Thursday, August 30, 2012

Batman Begins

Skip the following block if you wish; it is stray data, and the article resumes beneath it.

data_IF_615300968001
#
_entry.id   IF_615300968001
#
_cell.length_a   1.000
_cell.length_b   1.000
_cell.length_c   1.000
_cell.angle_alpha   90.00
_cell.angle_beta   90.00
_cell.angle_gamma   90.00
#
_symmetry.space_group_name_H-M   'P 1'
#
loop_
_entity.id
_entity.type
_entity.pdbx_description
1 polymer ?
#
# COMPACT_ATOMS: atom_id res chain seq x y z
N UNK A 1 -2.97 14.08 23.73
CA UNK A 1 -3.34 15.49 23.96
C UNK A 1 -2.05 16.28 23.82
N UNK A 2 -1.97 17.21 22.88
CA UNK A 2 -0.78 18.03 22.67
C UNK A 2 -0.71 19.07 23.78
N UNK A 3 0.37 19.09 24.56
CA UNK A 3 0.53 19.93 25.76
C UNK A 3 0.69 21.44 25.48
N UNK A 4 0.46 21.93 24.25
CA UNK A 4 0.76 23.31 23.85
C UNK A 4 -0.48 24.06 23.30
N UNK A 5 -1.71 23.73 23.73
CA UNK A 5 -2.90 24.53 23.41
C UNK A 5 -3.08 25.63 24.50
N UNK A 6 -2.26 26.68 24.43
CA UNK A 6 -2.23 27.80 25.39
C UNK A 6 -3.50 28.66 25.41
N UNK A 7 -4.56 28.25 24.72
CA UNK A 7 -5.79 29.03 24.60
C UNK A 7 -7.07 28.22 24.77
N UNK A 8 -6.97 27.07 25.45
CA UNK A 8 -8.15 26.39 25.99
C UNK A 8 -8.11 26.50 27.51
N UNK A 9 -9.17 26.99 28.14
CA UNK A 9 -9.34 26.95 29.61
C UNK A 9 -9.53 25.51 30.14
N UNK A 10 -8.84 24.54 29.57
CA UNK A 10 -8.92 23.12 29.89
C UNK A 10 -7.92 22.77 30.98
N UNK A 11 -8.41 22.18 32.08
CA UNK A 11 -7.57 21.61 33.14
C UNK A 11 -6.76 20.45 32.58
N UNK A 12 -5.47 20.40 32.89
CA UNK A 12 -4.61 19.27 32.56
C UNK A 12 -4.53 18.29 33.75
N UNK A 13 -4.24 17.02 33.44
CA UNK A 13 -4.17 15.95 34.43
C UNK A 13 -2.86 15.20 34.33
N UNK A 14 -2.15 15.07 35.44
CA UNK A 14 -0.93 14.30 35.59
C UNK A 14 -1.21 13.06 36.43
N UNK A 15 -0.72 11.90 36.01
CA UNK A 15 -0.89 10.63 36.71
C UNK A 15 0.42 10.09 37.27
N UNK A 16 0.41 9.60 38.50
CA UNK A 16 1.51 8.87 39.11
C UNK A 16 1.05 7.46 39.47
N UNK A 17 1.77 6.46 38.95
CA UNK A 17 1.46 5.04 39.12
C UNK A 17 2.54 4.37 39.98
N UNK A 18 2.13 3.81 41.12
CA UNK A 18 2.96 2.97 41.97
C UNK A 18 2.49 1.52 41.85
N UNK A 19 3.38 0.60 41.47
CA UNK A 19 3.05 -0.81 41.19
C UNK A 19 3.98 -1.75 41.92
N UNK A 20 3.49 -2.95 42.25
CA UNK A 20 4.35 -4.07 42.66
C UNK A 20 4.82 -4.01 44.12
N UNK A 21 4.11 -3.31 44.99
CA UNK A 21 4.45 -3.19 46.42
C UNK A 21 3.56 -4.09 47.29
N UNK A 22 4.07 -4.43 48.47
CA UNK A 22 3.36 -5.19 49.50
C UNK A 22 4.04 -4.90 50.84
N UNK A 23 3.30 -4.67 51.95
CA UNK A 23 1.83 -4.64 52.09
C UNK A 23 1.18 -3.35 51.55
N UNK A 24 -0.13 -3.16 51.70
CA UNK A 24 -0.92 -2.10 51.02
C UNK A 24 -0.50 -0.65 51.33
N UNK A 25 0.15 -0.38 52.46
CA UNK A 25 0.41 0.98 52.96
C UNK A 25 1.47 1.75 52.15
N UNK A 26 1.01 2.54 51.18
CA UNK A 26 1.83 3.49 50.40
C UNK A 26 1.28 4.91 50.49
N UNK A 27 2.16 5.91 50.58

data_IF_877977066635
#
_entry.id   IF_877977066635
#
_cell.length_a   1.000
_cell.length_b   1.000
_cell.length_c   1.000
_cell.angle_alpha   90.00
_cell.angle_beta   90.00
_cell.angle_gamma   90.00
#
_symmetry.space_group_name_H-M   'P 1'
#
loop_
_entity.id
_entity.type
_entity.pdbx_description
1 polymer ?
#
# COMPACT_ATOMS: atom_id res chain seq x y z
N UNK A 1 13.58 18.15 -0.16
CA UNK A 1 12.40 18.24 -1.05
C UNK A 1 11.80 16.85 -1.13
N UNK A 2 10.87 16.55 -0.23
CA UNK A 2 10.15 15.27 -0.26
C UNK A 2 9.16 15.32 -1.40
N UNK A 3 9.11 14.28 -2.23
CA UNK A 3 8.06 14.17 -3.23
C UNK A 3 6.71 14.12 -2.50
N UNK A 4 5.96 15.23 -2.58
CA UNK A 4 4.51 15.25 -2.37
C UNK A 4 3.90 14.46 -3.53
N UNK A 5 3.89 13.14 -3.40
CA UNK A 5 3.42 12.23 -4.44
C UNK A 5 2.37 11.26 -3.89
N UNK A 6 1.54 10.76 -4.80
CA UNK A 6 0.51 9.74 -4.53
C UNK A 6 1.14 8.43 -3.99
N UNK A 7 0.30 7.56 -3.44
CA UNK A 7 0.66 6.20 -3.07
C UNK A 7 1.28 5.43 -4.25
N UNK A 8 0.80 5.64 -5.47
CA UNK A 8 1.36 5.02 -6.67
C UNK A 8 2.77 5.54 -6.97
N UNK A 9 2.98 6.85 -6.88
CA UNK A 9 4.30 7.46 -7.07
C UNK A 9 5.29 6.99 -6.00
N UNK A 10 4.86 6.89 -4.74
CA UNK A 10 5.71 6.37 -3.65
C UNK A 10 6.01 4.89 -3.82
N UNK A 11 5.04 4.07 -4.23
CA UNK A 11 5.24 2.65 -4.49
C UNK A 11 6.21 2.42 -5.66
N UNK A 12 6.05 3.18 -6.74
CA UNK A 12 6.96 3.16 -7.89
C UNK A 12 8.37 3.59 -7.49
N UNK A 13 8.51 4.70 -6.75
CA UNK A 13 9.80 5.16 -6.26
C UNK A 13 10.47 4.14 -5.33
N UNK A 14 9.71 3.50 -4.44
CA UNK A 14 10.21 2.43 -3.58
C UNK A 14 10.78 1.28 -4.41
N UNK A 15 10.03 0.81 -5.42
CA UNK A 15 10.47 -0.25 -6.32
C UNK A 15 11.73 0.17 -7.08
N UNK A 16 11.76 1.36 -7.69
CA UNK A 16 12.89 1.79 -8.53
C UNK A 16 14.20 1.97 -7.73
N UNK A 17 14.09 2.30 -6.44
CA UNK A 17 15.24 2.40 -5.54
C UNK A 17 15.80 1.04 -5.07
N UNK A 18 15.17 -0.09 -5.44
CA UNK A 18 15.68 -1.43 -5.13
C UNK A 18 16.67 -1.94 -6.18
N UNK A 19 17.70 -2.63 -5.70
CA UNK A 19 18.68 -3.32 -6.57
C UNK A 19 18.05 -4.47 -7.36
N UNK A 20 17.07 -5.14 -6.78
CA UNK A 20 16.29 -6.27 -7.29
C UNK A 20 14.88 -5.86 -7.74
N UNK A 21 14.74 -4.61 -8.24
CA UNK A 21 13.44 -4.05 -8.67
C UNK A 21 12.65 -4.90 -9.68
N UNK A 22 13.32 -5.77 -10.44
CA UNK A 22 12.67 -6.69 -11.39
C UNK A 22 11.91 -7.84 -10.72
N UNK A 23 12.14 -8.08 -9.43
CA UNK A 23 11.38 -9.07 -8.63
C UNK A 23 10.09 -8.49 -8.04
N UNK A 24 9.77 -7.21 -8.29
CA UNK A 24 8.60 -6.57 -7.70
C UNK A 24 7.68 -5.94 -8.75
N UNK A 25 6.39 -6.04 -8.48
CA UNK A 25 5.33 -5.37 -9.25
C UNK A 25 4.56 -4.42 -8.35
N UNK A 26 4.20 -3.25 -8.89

The batman franchise has been a story of failure the past several attempts so many will, expectedly so, be cautious before going to see a re-boot of a string of movies that were critical failures. I’m here to tell you that this one is going to be different. The trailer opens with a young Bruce Wayne falling down some sort of well. 5 seconds in, and the trailer has most likely already effectively captured the viewer’s pity and attention. This use of pathos plays a role in seizing compassion from the audience. A seemingly bodiless voice then utters “Tell us, Mr. Wayne. What do you fear?” Fear turns out to be a common theme throughout the trailer, and the scarecrow is revealed to be one of the enemies in the movie. This theme of fear will also serve as a testament to the pathos of the viewer. What stands out more than anything in this trailer is the color palette; the hues hardly range from anything more than charcoal gray to pitch black. This implies that Nolan is in fact digging down to the roots of the batman origin story, which many die-hard comics fans will appreciate. Nolan doesn’t want to show a brightened, naïve version of batman that runs around during the day hitting criminals on the head. Despite how he may appear on the outside (at one point in the trailer Bruce rolls up to a hotel in a Lamborghini with two beautiful women in the backseat) Bruce Wayne has been permanently affected by his parents death and this is apparent in the dark color scheme – after all, he is the “dark knight.” Batman Begins also brings with it an impressive veteran cast. The main role of Bruce Wayne/Batman will be played by Christian Bale, an actor with an amazing reputation, particularly in cult classics. Morgan Freeman, an actor with a mountainous supply of achievements in his resume, will be appearing as Lucius Fox, one of Bruce Wayne’s assistants. Michael Caine is set to play Alfred, the trusty butler. Caine has won countless awards, including Best Actor in a Supporting Role for both “The Cider House rules” as well as “Hannah and Her Sisters” (Michael Caine Awards, IMDB). Lastly, Liam Neeson will also be in the movie, as a nameless character in the trailer. What makes this such a special cast is that no one in it has been typecasted (with a possible exception in the case of Neeson, as he plays in mainly action films). Bale has played everything from a boxer to a sociopathic killer, Caine from Austin Powers’ father to an interesting old man in Secondhand Lions, and Freeman from a jail bird to God. On top of all this, none of these actors have had any sort of fiasco in their private life that may jeopardize their reputation and therefore use ethos in a detrimental fashion. The trailer uses logos in such a way that it will make previous batman films look like cheap knock-offs. First of all, the score is amazing. Hanz Zimmer brings an amazingly dark sound that contrasts beautifully with cheap jingles in other superhero flicks. The new batsuit is a high-tech (nipple-less) military grade suit of armor. The new batmobile is a small, stubby military vehicle – not a high-powered freight train that runs on a single turbine and spits oil out the back. Both of these things suggest that this new film will be taking a more realistic approach to the superhero genre. As Lunsford and Ruszkiewicz suggest in “Everything’s an Argument,” “people usually prefer arguments based on facts and testimony to those grounded in reason alone” (73). The new dark knight will be a superhero that we can actually imagine, breaking the mold of the slapstick, romantic approach that preceded it. All in all, it was an incredibly effective trailer that will bring a long-anticipated breath of fresh air for moviegoers. Link: Rating: 4/5

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